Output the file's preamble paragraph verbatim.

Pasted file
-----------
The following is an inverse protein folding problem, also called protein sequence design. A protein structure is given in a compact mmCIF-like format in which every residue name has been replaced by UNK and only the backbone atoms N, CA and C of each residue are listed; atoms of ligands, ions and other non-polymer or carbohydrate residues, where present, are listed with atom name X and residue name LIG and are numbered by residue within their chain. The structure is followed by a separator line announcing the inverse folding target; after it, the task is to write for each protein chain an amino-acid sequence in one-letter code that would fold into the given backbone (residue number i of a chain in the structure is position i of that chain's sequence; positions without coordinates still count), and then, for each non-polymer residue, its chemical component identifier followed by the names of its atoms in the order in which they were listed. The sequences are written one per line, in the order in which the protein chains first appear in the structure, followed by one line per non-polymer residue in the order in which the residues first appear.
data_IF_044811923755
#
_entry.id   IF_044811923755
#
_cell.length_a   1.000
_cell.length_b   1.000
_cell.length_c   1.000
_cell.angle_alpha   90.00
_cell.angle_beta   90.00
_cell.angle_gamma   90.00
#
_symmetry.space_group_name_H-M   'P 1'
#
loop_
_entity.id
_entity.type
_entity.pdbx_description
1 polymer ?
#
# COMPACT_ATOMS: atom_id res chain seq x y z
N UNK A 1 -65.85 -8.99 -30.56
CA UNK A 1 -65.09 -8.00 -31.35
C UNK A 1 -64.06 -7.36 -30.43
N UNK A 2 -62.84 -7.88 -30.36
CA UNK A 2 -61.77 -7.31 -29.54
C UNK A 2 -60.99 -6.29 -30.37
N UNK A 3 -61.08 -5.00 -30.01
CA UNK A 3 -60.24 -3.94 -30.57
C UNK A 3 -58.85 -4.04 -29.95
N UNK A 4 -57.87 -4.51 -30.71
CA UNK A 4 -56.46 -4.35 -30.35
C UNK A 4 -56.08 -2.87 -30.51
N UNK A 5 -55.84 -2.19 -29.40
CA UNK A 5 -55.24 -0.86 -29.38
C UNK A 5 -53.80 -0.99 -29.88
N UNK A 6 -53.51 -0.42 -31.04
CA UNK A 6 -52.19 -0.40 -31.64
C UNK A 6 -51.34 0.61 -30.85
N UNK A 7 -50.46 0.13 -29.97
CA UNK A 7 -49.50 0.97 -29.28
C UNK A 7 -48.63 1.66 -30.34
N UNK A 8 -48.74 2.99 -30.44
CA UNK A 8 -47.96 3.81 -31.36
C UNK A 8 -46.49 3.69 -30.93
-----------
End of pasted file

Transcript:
The following is an inverse protein folding problem, also called protein sequence design. A protein structure is given in a compact mmCIF-like format in which every residue name has been replaced by UNK and only the backbone atoms N, CA and C of each residue are listed; atoms of ligands, ions and other non-polymer or carbohydrate residues, where present, are listed with atom name X and residue name LIG and are numbered by residue within their chain. The structure is followed by a separator line announcing the inverse folding target; after it, the task is to write for each protein chain an amino-acid sequence in one-letter code that would fold into the given backbone (residue number i of a chain in the structure is position i of that chain's sequence; positions without coordinates still count), and then, for each non-polymer residue, its chemical component identifier followed by the names of its atoms in the order in which they were listed. The sequences are written one per line, in the order in which the protein chains first appear in the structure, followed by one line per non-polymer residue in the order in which the residues first appear.